How We Do God's Work
How We Do God's Work
We’re very proud of this track record. It wouldn’t have happened without the people of St. Dunstan’s walking with and working with a remarkable succession of Episcopal priests and dedicated laymen and women in Hinche. It has taken all of us, plus a network of friends and supporters throughout the Monterey Peninsula, to get us this far. By walking together hand in hand we are bringing hope for a better life to thousands of children who otherwise would grow up without hope!
Throughout this journey, we’ve been blessed with help from our local Carmel Unified School District (donated computers), our local Rotary Club (sanitation system), the International Foundation (solar panels), Episcopal Relief and Development (water well and diesel backup generator), the St. Dunstan’s Foundation (school costs and food) and from others. Our gratitude is boundless.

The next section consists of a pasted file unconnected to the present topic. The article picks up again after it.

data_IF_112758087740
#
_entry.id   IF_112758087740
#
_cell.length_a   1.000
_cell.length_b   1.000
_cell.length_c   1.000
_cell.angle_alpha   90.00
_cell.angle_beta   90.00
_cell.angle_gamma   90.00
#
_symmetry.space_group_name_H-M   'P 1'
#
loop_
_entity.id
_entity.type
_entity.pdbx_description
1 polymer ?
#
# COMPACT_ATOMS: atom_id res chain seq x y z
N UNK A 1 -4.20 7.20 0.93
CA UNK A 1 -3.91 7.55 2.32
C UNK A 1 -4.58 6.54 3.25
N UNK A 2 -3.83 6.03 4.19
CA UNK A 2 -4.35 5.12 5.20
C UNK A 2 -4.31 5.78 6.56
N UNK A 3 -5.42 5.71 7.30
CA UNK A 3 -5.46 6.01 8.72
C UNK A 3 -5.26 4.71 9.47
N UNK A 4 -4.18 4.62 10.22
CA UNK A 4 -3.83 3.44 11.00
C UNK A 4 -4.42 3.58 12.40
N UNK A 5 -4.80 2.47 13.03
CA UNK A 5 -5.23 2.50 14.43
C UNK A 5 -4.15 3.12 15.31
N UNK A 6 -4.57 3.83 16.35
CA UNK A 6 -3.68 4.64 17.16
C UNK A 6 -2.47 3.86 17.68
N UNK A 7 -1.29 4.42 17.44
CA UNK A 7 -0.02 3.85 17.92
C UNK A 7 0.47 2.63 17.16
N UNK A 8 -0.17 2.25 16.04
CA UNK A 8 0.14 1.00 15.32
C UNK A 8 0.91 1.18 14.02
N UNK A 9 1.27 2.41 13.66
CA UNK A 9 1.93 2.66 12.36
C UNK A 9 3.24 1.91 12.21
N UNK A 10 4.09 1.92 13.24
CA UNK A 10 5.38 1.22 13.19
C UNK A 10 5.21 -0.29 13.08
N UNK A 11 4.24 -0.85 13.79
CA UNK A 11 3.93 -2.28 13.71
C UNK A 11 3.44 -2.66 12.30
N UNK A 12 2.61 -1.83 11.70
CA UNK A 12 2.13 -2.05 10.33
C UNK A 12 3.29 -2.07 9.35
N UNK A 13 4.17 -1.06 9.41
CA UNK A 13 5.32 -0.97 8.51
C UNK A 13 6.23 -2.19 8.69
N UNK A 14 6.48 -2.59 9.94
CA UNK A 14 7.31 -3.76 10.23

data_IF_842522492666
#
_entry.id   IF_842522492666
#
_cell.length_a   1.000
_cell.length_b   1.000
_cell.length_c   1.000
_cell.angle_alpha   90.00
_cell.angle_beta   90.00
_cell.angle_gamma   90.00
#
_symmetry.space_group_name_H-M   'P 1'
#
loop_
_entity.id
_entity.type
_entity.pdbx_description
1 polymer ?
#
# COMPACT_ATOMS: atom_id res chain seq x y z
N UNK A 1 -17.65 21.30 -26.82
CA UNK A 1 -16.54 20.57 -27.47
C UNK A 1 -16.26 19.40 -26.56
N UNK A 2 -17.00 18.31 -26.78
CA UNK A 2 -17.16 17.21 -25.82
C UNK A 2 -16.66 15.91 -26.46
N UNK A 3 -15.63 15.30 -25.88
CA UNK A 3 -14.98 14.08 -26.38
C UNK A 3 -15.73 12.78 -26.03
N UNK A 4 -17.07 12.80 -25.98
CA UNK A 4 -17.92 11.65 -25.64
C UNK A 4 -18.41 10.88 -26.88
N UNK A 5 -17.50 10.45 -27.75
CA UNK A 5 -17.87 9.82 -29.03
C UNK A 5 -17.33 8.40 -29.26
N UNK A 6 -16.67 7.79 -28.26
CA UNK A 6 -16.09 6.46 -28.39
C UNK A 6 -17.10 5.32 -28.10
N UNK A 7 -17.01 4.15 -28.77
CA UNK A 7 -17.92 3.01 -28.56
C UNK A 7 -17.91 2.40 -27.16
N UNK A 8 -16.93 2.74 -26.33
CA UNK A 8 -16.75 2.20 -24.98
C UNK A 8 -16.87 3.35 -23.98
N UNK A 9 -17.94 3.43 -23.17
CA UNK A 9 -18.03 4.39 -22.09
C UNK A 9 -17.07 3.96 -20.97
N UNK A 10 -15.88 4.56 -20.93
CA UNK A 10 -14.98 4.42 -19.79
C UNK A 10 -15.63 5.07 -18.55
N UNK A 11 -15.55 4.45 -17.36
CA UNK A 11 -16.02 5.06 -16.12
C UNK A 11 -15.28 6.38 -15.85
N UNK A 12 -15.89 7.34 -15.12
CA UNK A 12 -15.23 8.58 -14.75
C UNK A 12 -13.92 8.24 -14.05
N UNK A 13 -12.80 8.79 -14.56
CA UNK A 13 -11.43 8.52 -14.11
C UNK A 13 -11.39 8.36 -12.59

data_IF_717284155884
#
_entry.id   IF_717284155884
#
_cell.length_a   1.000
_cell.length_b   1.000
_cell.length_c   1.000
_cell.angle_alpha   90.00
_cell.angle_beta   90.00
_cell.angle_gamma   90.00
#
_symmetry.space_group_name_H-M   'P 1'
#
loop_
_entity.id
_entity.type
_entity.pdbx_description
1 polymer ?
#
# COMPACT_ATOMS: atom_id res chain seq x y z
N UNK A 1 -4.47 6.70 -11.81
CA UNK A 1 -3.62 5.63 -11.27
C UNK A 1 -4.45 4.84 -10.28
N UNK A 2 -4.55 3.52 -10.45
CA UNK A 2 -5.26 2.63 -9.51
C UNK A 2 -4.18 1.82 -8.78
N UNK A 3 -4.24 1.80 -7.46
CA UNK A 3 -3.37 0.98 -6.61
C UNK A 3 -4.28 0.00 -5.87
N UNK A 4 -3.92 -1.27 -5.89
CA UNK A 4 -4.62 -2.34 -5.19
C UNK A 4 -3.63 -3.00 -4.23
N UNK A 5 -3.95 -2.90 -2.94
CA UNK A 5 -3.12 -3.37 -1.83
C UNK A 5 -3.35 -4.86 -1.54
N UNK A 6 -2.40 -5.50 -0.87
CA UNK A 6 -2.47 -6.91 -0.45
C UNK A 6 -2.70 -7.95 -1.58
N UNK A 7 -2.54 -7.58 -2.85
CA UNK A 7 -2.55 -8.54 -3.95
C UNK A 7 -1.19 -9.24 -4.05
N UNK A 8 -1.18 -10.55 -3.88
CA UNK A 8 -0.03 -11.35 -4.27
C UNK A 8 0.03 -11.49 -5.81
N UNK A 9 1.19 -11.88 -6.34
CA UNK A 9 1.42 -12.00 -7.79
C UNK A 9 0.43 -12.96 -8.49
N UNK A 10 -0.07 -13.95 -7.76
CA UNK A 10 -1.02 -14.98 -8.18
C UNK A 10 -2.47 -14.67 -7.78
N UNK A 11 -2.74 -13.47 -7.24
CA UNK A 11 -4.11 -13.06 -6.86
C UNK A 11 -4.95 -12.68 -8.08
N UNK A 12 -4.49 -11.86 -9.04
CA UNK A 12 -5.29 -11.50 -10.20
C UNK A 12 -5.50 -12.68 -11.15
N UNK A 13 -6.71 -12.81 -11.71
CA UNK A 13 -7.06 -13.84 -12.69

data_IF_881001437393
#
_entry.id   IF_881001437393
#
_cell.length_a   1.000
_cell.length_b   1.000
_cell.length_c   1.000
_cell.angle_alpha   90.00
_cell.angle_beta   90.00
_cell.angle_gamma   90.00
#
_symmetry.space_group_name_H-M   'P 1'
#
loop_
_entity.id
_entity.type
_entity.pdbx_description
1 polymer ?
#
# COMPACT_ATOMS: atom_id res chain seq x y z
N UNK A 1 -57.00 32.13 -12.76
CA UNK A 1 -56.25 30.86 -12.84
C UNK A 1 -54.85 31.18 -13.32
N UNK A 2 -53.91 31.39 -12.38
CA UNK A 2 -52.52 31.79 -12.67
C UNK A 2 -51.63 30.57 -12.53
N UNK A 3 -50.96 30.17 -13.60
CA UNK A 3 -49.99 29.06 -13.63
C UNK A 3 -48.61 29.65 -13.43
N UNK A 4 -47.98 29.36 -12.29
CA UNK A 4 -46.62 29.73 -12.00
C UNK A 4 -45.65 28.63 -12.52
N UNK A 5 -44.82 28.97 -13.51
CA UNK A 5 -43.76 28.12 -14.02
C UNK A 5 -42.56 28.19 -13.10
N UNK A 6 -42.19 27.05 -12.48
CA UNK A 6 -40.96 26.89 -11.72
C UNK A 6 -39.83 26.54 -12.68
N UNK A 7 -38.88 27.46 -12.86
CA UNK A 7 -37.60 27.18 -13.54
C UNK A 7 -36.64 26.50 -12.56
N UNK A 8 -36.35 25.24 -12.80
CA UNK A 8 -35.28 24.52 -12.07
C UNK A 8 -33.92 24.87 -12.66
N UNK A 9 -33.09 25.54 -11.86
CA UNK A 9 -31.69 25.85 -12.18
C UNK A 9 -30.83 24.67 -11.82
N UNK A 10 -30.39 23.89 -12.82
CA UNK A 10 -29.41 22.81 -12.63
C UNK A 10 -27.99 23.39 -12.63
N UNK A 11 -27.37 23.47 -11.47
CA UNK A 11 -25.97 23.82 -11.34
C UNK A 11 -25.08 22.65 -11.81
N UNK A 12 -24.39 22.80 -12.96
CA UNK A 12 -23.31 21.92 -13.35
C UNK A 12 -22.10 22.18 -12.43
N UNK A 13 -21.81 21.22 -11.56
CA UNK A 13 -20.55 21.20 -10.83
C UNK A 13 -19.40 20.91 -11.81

So too has been the strong, inspired leadership of our friends in Hinche. They, after all, have literally done the work while ensuring that funds sent from St. Dunstan’s are spent as intended. We’ve never had cause for concern about their stewardship.
In recent years, major civil unrest throughout the country has made life very difficult and often dangerous for our students and their parents, our teachers and staff, and our local farmers and cooks. Gangs of young men armed with advanced military guns from the United States imperil daily life with kidnappings and assault in Port-au-Prince, the capital, and elsewhere in the country. Endemic poverty forces countless widowed women in their 40s and 50s onto the streets, where they become ragged beggars because their families can’t afford to feed them. Their constant companions are illness, starvation, and death. Some children eat cookies made from mud dried in the sun to quench their hunger. Our female graduates will never be beggars.
“Life in Haiti is very, very difficult,” our devoted priest-in-charge at St. Andre’s, the Rev. Noe Bernier, recently said from the pulpit at St. Dunstan’s. Even so, he said, “I see hope in the eyes of 1,500 kids . . . in the eyes of parents . . . in the eyes of staff. I will never, never give up.”
Nor, with God’s help, will the people of St. Dunstan’s and our many friends.